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Mannheimia haemolytica leukotoxin binds to lipid rafts in bovine lymphoblastoid cells and is internalized in a dynamin-2- and clathrin-dependent manner.

Department of Pathobiological Sciences, University of Wisconsin, 2015, Linden Drive, West, Madison, WI 53706, USA.
Infection and Immunity (Impact Factor: 4.16). 11/2007; 75(10):4719-27. DOI: 10.1128/IAI.00534-07
Source: PubMed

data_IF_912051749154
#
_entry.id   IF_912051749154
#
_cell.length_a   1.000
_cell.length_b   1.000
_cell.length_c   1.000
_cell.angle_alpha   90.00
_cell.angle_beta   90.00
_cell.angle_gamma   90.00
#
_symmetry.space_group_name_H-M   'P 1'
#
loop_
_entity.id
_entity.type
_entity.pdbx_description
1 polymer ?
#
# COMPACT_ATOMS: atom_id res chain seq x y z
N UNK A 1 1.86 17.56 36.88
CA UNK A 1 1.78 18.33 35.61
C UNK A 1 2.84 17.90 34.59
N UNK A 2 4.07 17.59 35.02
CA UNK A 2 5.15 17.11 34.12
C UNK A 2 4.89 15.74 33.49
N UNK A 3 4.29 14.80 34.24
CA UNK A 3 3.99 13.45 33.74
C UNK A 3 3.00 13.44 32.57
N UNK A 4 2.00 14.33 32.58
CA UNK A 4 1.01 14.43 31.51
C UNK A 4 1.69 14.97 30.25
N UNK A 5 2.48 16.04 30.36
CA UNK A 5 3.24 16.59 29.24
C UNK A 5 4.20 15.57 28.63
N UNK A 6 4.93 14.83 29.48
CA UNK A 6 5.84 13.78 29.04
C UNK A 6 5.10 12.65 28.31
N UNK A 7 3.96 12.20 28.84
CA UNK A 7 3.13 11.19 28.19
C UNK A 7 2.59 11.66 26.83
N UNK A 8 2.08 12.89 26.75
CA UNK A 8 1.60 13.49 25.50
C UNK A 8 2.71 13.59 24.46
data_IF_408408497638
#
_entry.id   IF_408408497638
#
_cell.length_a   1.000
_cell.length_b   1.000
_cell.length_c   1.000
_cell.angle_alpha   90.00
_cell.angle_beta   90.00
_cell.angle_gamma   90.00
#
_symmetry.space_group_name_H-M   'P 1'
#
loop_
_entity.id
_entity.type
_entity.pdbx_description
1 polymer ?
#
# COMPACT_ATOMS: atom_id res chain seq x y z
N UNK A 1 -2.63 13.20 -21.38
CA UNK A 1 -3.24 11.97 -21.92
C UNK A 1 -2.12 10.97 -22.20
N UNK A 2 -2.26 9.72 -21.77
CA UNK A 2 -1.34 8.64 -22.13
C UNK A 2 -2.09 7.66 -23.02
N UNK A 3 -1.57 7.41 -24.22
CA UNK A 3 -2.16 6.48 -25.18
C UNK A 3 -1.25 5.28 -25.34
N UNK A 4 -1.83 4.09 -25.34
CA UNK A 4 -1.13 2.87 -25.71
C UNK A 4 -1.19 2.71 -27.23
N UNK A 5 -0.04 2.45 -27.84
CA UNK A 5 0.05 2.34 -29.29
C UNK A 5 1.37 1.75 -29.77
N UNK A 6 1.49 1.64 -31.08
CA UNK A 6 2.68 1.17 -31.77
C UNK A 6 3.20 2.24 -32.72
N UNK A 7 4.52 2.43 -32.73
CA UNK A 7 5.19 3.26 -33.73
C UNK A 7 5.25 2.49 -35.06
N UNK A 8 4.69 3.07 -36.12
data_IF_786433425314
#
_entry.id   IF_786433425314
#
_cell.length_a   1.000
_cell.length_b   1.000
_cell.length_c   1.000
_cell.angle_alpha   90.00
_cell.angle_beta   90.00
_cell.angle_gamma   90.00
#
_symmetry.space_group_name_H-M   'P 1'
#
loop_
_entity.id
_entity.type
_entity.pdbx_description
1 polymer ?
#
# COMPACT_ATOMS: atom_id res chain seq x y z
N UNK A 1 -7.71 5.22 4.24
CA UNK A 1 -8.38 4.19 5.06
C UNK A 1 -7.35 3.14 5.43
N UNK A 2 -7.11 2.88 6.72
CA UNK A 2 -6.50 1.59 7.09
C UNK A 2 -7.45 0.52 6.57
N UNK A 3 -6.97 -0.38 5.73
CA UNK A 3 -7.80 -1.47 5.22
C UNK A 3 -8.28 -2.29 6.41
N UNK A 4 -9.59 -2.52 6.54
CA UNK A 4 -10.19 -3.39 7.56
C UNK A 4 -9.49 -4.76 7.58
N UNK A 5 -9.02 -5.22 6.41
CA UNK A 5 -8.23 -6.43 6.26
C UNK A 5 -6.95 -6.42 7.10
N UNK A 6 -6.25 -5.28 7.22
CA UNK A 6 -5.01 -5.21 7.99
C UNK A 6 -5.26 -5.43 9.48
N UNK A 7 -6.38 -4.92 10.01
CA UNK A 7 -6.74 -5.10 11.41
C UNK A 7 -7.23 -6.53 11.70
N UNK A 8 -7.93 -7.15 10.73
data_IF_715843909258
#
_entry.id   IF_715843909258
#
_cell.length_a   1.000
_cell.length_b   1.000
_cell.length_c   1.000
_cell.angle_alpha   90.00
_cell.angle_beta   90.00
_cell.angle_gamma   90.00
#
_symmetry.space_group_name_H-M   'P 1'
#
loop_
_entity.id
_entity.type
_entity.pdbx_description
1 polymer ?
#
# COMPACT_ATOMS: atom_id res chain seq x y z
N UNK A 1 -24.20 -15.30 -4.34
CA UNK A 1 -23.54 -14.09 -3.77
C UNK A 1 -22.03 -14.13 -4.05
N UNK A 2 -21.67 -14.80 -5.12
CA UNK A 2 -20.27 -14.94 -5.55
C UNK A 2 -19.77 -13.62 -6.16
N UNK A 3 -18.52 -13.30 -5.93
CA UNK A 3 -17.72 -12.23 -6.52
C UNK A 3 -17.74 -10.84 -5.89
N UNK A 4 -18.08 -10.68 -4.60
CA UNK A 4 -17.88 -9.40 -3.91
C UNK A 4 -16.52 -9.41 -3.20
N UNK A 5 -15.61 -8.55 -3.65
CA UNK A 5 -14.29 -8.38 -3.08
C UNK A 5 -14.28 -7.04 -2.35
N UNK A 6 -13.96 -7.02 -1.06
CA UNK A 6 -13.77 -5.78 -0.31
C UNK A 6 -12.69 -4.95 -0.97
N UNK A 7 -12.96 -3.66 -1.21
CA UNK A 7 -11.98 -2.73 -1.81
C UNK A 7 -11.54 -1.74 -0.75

ABSTRACT Mannheimia haemolytica is the principal bacterial pathogen of the bovine respiratory disease complex. Its most important virulence factor is a leukotoxin (LKT), which is a member of the RTX family of exotoxins produced by many gram-negative bacteria. Previous studies demonstrated that LKT binds to the beta(2)-integrin LFA-1 (CD11a/CD18) on bovine leukocytes, resulting in cell death. In this study, we demonstrated that depletion of lipid rafts significantly decreases LKT-induced bovine lymphoblastoid cell (BL-3) death. After binding to BL-3 cells, some of the LKT relocated to lipid rafts in an LFA-1-independent manner. We hypothesized that after binding to LFA-1 on BL-3 cells, LKT moves to lipid rafts and clathrin-coated pits via a dynamic process that results in LKT internalization and cytotoxicity. Knocking down dynamin-2 by small interfering RNA reduced both LKT internalization and cytotoxicity. Similarly, expression of dominant negative Eps15 protein expression, which is required for clathrin coat formation, reduced LKT internalization and LKT-mediated cytotoxicity to BL-3 cells. Finally, we demonstrated that inhibiting actin polymerization reduced both LKT internalization and LKT-mediated cytotoxicity. These results suggest that both lipid rafts and clathrin-mediated mechanisms are important for LKT internalization and cytotoxicity in BL-3 cells and illustrate the complex nature of LKT internalization by the cytoskeletal network.

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